Rose propagation: my method

Marietta, GA(Zone 7b)

What an awesome thread!! :) Taylor.. WOW!! A whole new gardening hobby for me now :)... and I just spent all that money on new roses when I could have just rooted!! I've been doing hydrangeas.. no reason not to do roses too!! And yes, I cut my two remaining hydrangea leaves in half when rooting, so I would remove leaves here.. It makes sense.

Seedpicker...baking coir makes your house smell right? I've heard really bad stories about folks wanting to sterilize soil in an oven and how terrible it smelled. I also have a gardener friend that keeps a microwave out in his garage for this reason only and he zaps his soil for five minutes or so when he is wanting to heat it for seed starting. That seems like the same thing in theory right? I'd prefer a garage microwave to a stinky house with the indoor oven method LOL :)

About the heel.. What if it's a climber like my Zephirine Drouhin and it does not connect to other branch anywhere close to the ends? Just cut back as much as logical and use that? Right.. stop listening to the analytical voices in my head too?

Lenjo.. that was a beautiful MIL story :) I'm sure my mom sees my garden from where she is and I rest assured that your parents do too. I grow marigolds and got some elephant ear this year cause that's what she grew in South Florida.. never mind I'm in GA with a cottage garden!


mid central, FL(Zone 9a)

hey susan! Happy Birthday to you today! i hope you had a grand day!

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Marietta, GA(Zone 7b)

aaaww..Thanks so much.. It was!! And to top it off.. I found this great thread! :)


Frederick, MD(Zone 6b)

What a wonderful thread! My thanks to seedpicker for starting it, and to gemini_sage for pointing me here!

My ZD climbing rose is still mostly dormant, and I was thinking that this might be a good time to do a little pruning for shape (plus there's one branch that just needs to come off at the base because it's determined to take over the steps up to the deck). I was hoping to be able to take some cuttings as I pruned so I'd be able to share my plant... but the first part of this thread seemed to say this was the wrong time for cuttings... and then I read about taking midwinter cuttings in Texas, "The stems have stored energy for Spring growth, so they certainly have enough energy and hormone in them to root right now, if given the right conditions ..."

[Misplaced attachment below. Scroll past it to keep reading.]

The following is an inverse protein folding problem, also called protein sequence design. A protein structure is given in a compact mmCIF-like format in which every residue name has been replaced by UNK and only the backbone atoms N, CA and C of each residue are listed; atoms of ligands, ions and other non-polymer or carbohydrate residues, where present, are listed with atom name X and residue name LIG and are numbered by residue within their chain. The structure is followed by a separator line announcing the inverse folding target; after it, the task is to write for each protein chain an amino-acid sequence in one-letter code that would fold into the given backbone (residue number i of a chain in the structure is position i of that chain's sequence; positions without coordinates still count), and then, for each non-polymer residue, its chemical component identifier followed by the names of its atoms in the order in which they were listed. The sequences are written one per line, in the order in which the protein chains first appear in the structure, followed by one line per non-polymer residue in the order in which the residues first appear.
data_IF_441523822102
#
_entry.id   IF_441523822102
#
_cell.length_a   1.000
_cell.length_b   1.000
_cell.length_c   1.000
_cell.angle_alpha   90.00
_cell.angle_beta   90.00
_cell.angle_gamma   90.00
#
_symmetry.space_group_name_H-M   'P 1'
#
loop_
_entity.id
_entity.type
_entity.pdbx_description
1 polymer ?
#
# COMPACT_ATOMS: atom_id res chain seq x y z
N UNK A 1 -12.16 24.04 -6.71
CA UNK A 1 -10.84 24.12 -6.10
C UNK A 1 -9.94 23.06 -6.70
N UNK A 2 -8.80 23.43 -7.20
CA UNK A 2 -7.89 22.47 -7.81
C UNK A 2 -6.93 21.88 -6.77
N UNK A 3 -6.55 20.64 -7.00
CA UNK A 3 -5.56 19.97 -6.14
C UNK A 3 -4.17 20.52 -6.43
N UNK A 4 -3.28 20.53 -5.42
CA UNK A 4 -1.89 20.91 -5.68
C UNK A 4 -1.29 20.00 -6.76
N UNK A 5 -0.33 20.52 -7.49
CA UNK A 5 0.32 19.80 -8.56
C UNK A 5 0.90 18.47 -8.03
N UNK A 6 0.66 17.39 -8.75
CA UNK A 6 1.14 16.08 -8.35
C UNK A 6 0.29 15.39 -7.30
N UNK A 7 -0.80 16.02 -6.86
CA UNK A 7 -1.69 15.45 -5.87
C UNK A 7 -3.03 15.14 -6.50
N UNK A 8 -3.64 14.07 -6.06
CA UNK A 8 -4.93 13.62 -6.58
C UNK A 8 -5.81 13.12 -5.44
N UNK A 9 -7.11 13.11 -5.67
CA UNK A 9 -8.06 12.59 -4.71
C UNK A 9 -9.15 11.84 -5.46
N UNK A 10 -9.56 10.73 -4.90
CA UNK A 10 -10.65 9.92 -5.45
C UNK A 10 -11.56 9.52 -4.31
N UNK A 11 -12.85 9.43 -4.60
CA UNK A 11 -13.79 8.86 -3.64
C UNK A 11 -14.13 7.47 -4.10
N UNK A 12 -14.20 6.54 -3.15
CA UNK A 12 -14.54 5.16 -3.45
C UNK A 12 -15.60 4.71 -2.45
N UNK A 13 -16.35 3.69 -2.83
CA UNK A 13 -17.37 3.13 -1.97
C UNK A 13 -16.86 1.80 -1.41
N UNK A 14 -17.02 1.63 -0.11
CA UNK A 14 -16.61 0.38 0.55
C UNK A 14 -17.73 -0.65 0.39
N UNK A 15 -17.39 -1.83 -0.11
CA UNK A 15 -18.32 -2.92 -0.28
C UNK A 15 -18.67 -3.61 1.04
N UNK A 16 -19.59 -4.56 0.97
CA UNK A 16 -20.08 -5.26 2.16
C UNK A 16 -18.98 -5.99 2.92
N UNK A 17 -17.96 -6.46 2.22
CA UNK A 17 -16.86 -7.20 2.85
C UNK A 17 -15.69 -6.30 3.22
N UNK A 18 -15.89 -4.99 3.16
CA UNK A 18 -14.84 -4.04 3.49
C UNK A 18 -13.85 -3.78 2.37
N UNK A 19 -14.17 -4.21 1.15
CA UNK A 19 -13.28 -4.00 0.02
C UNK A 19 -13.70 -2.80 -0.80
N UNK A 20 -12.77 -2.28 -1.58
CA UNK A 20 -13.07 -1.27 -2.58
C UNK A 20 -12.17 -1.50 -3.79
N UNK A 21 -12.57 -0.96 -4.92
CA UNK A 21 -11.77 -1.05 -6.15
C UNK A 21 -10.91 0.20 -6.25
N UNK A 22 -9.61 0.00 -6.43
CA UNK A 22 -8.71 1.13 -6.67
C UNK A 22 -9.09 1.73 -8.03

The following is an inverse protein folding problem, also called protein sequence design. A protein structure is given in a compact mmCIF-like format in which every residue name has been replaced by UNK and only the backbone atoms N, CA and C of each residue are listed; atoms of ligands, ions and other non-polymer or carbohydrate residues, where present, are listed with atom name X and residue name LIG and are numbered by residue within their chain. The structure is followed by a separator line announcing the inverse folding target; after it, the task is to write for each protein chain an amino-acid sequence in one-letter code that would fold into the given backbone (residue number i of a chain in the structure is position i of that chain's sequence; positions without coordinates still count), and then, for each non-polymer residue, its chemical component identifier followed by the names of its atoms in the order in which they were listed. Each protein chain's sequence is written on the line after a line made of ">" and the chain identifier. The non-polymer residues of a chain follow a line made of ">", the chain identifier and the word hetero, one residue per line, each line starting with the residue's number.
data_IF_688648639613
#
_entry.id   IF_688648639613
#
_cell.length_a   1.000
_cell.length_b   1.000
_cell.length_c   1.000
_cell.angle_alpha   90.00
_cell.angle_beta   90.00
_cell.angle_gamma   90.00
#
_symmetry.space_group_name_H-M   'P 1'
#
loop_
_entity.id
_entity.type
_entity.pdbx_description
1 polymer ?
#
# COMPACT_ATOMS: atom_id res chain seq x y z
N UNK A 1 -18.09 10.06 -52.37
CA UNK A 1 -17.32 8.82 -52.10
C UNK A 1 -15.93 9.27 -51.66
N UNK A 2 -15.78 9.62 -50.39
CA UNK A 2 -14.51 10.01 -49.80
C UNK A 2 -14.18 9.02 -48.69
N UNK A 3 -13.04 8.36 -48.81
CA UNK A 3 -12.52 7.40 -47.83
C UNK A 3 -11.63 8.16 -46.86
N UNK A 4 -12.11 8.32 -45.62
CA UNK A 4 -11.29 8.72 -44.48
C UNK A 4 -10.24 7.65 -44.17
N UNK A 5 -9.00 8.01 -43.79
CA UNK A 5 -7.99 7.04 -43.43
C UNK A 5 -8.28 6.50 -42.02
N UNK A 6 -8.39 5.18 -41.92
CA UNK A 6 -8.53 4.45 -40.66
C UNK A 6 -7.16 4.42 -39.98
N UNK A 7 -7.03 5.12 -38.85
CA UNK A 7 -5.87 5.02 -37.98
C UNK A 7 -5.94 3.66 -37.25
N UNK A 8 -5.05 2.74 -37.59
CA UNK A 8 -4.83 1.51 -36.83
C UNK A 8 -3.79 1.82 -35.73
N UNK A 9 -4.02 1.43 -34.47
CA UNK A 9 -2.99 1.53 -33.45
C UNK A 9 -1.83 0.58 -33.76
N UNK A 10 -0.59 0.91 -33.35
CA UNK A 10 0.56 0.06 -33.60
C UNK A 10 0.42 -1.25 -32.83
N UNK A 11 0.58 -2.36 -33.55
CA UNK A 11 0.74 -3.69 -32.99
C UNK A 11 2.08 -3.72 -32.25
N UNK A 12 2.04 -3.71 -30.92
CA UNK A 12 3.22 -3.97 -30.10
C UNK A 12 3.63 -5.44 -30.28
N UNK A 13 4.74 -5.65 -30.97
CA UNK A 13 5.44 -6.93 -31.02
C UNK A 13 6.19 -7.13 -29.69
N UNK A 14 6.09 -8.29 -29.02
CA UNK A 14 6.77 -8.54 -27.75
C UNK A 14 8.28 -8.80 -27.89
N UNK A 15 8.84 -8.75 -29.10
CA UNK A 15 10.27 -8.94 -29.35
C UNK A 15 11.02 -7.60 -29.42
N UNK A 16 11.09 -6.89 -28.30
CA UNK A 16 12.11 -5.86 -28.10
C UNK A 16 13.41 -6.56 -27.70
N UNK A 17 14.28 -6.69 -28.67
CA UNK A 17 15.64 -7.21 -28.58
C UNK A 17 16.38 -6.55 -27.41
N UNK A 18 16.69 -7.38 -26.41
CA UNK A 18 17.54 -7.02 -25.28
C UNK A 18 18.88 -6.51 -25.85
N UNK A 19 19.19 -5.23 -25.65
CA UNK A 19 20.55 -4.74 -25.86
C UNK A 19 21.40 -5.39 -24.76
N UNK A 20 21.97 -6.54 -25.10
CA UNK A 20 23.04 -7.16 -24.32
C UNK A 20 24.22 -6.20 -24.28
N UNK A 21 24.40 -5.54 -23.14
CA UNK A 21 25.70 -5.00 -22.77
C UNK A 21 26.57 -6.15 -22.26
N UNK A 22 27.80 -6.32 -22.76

Nothing ventured, nothing gained! I'll stick a few cuttings as per the instructions at the top and put them in the bright indirect sunlight of the morning room, and I'll tuck a few more into the semi-shaded nook with my rose, with pop bottle cloches to protect them.

Thanks, and wish me luck!

Sebastopol, CA(Zone 9a)

Happy birthday, Susan. I hope all of your cuttings grow nice roots and you have a year full of roses.

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Marietta, GA(Zone 7b)

yes.. all of us a year full of roses :) Thanks


Mableton, GA(Zone 7b)

I'm thinking that using BOILING water to rehydrate the coir would also sterilize it?

Frederick, MD(Zone 6b)

Not enough, IMO... you need sustained high heat (10 minutes at least) to sterilize anything. Think of sterilizing jam jars... pouring boiling water over them isn't sufficient.

I avoid the smell of oven-baked potting mix by sterilizing mine in the microwave, and I don't know why you couldn't do the same with the coir. It's very important to have it well moistened (1 cup per quart of mix for peat-based mixes)... dry potting mix *will catch fire* in the microwave. I can fit nearly 2 gallons of mix in my biggest tupperware bowl. Cover the bowl loosely, microwave on high for 10-12 minutes (until you see a steam condensing on the underside of the lid), then cover the bowl tightly and let the steam continue to work for at least another 10 minutes.

No need to put the microwave out in the garage... this does not make my kitchen smell bad. There might be a teeny bit of a smell when you first open the container, but it's not objectionable. (Baking potting mix in the oven made an odor that permeated the house all day!)